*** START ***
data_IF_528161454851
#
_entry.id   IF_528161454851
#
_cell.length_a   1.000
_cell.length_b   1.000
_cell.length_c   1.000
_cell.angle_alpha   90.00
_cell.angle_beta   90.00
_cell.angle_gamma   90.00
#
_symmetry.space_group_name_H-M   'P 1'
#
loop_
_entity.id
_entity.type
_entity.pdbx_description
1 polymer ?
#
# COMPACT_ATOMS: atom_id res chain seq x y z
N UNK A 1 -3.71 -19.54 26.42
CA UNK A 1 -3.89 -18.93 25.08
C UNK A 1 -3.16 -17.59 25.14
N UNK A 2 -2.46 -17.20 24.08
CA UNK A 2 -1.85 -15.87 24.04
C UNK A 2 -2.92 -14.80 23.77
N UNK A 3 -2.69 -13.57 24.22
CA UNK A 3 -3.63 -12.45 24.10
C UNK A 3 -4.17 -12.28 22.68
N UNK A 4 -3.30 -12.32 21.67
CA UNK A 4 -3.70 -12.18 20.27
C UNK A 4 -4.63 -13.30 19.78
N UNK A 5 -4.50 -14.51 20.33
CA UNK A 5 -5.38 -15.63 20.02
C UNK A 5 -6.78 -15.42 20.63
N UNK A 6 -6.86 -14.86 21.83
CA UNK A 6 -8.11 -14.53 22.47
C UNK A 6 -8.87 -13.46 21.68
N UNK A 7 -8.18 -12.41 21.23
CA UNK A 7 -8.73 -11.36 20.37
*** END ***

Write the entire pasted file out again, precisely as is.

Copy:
data_IF_528161454851
#
_entry.id   IF_528161454851
#
_cell.length_a   1.000
_cell.length_b   1.000
_cell.length_c   1.000
_cell.angle_alpha   90.00
_cell.angle_beta   90.00
_cell.angle_gamma   90.00
#
_symmetry.space_group_name_H-M   'P 1'
#
loop_
_entity.id
_entity.type
_entity.pdbx_description
1 polymer ?
#
# COMPACT_ATOMS: atom_id res chain seq x y z
N UNK A 1 -3.71 -19.54 26.42
CA UNK A 1 -3.89 -18.93 25.08
C UNK A 1 -3.16 -17.59 25.14
N UNK A 2 -2.46 -17.20 24.08
CA UNK A 2 -1.85 -15.87 24.04
C UNK A 2 -2.92 -14.80 23.77
N UNK A 3 -2.69 -13.57 24.22
CA UNK A 3 -3.63 -12.45 24.10
C UNK A 3 -4.17 -12.28 22.68
N UNK A 4 -3.30 -12.32 21.67
CA UNK A 4 -3.70 -12.18 20.27
C UNK A 4 -4.63 -13.30 19.78
N UNK A 5 -4.50 -14.51 20.33
CA UNK A 5 -5.38 -15.63 20.02
C UNK A 5 -6.78 -15.42 20.63
N UNK A 6 -6.86 -14.86 21.83
CA UNK A 6 -8.11 -14.53 22.47
C UNK A 6 -8.87 -13.46 21.68
N UNK A 7 -8.18 -12.41 21.23
CA UNK A 7 -8.73 -11.36 20.37